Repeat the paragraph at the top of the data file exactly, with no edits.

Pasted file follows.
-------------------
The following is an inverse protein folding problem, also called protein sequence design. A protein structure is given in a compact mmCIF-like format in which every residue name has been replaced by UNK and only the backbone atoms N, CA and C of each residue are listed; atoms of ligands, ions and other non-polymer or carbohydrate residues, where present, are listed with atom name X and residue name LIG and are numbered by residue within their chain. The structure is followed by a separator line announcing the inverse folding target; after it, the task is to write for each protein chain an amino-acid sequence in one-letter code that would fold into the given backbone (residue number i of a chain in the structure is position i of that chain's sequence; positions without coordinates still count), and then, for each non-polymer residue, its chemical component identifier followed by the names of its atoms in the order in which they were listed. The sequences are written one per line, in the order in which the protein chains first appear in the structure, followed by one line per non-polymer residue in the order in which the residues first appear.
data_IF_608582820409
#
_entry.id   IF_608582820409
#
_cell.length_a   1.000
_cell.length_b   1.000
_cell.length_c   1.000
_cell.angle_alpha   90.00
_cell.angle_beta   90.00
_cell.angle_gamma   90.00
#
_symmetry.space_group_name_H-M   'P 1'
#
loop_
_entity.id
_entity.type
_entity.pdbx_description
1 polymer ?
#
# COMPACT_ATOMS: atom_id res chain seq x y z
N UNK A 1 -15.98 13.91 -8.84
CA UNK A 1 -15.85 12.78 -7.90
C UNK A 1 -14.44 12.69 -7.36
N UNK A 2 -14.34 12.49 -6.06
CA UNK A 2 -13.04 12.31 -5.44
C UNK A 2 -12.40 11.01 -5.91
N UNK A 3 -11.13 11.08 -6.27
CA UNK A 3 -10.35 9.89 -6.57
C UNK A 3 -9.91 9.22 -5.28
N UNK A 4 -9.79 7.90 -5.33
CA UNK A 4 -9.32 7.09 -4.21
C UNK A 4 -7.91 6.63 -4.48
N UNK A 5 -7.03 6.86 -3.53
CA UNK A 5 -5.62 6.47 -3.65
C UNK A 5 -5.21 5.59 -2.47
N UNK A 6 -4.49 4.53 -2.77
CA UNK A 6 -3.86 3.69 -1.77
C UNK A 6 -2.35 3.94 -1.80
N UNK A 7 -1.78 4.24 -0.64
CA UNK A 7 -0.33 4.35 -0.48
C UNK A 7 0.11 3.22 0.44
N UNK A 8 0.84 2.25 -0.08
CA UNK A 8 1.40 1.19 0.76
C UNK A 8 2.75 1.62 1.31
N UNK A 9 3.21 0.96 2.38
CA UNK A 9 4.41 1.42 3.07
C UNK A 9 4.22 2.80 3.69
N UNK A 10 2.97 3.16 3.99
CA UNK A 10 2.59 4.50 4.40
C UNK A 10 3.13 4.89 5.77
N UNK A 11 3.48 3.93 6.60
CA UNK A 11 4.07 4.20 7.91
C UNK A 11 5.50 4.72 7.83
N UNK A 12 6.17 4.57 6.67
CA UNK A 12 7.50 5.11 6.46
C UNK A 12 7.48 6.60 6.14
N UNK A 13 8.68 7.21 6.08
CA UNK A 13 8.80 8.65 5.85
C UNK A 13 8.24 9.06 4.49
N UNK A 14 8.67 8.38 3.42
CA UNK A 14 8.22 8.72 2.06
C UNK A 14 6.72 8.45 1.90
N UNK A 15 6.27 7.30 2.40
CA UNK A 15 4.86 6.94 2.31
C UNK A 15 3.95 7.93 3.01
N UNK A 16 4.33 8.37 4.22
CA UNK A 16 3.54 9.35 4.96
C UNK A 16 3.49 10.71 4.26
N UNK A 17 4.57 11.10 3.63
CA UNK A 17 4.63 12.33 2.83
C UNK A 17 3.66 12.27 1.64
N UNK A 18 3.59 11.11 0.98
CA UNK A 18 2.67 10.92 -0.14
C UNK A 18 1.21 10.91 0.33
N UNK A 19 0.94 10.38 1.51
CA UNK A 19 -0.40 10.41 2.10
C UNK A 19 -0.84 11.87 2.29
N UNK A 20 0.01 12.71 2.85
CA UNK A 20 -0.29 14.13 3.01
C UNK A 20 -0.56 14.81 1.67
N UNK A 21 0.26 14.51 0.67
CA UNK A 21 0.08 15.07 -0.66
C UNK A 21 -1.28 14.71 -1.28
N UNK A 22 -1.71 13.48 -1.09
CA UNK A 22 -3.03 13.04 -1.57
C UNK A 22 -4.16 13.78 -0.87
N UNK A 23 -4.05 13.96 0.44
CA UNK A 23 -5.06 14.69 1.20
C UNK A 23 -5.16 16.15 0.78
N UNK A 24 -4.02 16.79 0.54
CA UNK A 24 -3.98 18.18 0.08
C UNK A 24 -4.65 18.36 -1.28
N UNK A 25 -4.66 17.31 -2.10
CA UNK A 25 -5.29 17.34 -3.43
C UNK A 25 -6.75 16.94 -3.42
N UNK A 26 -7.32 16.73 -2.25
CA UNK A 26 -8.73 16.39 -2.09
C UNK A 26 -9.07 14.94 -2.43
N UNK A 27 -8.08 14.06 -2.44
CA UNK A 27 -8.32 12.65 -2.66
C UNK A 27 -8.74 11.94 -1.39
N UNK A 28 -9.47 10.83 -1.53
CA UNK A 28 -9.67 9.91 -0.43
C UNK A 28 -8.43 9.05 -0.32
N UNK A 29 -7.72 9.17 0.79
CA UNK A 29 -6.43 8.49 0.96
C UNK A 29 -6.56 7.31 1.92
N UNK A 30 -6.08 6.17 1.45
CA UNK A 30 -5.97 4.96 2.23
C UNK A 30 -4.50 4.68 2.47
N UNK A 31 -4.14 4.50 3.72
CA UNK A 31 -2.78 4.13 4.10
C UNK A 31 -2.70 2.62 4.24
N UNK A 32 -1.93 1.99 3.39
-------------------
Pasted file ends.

The following is an inverse protein folding problem, also called protein sequence design. A protein structure is given in a compact mmCIF-like format in which every residue name has been replaced by UNK and only the backbone atoms N, CA and C of each residue are listed; atoms of ligands, ions and other non-polymer or carbohydrate residues, where present, are listed with atom name X and residue name LIG and are numbered by residue within their chain. The structure is followed by a separator line announcing the inverse folding target; after it, the task is to write for each protein chain an amino-acid sequence in one-letter code that would fold into the given backbone (residue number i of a chain in the structure is position i of that chain's sequence; positions without coordinates still count), and then, for each non-polymer residue, its chemical component identifier followed by the names of its atoms in the order in which they were listed. The sequences are written one per line, in the order in which the protein chains first appear in the structure, followed by one line per non-polymer residue in the order in which the residues first appear.